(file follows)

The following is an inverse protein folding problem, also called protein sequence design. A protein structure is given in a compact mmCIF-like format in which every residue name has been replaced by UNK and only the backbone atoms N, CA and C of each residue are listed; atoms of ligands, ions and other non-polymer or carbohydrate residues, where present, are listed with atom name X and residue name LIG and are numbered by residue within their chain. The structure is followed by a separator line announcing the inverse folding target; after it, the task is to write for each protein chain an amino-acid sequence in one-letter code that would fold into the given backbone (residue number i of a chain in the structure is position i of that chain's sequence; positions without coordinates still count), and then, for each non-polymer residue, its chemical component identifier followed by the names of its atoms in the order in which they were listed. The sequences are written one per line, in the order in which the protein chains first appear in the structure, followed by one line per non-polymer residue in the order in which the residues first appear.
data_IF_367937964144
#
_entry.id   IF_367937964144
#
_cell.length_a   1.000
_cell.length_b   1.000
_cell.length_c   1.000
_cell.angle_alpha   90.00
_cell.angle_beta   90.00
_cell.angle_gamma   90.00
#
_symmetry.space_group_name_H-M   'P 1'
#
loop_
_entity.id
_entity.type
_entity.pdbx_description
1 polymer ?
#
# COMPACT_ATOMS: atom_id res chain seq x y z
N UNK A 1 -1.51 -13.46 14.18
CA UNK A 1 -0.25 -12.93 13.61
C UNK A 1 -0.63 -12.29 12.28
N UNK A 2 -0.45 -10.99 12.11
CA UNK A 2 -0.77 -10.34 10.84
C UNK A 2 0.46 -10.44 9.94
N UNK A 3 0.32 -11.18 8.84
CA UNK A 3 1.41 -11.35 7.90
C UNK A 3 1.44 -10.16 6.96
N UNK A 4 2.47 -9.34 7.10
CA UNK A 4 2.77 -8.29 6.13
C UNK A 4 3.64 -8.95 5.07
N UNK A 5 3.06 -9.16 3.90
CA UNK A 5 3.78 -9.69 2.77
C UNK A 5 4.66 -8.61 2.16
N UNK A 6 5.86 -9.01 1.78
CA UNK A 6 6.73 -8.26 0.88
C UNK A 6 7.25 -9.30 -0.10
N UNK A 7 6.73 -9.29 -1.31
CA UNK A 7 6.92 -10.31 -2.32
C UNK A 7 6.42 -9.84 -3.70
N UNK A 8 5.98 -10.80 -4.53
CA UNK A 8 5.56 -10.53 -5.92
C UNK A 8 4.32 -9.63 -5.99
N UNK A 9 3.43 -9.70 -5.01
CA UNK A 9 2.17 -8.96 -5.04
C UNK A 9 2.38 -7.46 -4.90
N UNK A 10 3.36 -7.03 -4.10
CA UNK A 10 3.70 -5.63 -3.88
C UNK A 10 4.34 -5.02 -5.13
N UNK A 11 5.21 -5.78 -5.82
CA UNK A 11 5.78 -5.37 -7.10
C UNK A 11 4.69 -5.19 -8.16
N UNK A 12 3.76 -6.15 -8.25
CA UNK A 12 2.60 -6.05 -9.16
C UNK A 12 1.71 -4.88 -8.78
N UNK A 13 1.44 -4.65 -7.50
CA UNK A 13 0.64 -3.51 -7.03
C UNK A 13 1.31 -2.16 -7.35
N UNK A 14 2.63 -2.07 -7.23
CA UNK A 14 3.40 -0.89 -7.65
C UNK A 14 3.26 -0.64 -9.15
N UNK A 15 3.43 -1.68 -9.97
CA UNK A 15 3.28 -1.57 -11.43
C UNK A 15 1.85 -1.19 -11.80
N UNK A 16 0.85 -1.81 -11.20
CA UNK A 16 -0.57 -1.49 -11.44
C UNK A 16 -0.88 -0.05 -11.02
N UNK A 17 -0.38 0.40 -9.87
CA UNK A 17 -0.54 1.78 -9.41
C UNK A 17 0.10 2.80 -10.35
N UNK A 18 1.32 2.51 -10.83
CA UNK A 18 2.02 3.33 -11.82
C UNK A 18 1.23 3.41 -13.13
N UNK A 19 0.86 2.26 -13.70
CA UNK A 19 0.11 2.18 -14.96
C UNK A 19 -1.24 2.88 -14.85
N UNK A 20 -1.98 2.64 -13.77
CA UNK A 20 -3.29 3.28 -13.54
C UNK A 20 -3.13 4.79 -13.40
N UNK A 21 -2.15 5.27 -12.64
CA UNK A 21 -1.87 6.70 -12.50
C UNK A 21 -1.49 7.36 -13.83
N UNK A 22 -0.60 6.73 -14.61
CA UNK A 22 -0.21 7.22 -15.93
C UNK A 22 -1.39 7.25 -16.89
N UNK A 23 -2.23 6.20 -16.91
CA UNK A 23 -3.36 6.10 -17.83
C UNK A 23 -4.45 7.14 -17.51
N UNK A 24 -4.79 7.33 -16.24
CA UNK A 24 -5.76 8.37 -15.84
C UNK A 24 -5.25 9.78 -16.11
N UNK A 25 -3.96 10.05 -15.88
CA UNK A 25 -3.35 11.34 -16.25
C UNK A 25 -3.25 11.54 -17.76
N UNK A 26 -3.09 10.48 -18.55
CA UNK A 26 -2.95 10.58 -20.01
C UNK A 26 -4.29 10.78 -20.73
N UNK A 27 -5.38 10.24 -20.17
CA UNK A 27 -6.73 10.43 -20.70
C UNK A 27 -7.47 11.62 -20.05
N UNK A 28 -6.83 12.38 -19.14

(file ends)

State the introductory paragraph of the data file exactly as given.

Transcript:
The following is an inverse protein folding problem, also called protein sequence design. A protein structure is given in a compact mmCIF-like format in which every residue name has been replaced by UNK and only the backbone atoms N, CA and C of each residue are listed; atoms of ligands, ions and other non-polymer or carbohydrate residues, where present, are listed with atom name X and residue name LIG and are numbered by residue within their chain. The structure is followed by a separator line announcing the inverse folding target; after it, the task is to write for each protein chain an amino-acid sequence in one-letter code that would fold into the given backbone (residue number i of a chain in the structure is position i of that chain's sequence; positions without coordinates still count), and then, for each non-polymer residue, its chemical component identifier followed by the names of its atoms in the order in which they were listed. The sequences are written one per line, in the order in which the protein chains first appear in the structure, followed by one line per non-polymer residue in the order in which the residues first appear.